Icing has been identified as a possible factor in the crash of a Socata TBM 700 in New Jersey on Tuesday, although the NTSB has not confirmed what role, if any, weather conditions may have played in the fatal accident.
All five people on board the single-engine turboprop were killed on Tuesday morning when the airplane, which had taken off from Teterboro Airport 14 minutes earlier, scattered debris including a wing across a half-mile area before crashing onto Interstate 287. No one on the ground was injured.
Witnesses say they saw the aircraft in an out-of-control descent shortly before it crashed onto the highway, with some reporting that the wing broke off before impact.
According to investigators, the pilot of the TBM 700 requested and was granted clearance to a higher altitude shortly before ATC lost radio and radar contact with the airplane, which had reached an altitude of 17,500 feet. The pilot had a short conversation with the controller about icing conditions, with moderate rime conditions being reported through 17,000 feet.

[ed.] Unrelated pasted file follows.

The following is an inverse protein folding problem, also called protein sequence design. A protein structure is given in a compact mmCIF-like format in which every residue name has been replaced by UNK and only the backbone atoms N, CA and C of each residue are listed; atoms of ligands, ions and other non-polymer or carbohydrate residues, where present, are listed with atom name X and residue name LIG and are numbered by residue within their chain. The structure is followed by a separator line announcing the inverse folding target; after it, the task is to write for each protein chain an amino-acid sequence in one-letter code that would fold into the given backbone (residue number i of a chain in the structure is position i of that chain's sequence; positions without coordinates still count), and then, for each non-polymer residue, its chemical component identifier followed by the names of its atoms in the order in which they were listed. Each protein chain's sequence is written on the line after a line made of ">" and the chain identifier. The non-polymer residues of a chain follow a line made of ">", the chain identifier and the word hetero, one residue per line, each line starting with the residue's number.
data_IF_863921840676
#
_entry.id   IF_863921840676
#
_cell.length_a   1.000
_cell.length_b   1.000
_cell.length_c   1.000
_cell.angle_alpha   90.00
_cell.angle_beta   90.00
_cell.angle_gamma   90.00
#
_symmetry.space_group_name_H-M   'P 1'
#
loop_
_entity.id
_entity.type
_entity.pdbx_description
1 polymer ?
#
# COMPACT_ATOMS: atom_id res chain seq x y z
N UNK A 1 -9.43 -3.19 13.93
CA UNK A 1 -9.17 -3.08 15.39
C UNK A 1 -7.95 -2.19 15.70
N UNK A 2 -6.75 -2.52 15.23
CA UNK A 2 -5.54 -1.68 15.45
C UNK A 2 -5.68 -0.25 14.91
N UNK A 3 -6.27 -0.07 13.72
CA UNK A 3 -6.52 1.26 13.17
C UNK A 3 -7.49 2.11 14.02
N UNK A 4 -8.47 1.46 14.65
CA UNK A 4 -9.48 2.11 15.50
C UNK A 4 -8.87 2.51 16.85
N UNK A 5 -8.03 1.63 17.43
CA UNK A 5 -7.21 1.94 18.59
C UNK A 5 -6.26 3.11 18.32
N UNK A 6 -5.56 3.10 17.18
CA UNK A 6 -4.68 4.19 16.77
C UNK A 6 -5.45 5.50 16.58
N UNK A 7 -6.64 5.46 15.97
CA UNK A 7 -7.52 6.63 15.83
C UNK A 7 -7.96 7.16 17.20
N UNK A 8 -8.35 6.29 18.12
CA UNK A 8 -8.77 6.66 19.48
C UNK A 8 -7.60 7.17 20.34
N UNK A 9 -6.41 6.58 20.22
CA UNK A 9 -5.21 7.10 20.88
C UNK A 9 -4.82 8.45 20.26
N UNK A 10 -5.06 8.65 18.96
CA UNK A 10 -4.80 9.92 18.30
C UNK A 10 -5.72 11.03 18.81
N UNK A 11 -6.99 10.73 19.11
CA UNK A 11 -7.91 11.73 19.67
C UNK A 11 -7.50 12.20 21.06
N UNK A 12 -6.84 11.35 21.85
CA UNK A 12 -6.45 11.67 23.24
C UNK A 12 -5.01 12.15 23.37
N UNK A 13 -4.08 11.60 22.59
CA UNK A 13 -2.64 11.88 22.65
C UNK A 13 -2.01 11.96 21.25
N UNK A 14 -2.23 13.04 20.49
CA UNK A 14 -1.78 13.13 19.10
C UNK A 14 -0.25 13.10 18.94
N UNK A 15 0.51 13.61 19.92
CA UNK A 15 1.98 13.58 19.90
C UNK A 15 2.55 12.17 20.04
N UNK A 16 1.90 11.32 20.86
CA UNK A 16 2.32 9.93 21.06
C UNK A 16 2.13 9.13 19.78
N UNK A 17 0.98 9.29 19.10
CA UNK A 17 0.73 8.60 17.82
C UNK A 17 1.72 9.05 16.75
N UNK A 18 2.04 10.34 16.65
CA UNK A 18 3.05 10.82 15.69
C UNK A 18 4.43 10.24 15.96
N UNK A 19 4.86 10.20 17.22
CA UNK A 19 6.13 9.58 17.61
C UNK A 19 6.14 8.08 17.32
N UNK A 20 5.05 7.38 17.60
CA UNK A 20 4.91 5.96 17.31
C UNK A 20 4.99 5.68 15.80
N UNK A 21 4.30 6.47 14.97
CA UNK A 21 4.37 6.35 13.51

“The pilot told air traffic control he was picking up some ice,” said an NTSB spokesman. “How much ice is unknown. We may never know.”
The TBM 700 was registered to 45-year-old owner Jeffrey Buckalew, who was believed to be piloting the aircraft at the time of the accident. After the crash, parts of Route 287 were closed for hours as NTSB investigators worked to remove and preserve the wreckage. While the aircraft was not required to carry a flight data recorder, investigators recovered a handheld GPS receiver from the scene and are looking for other recoverable data cards within the wreckage.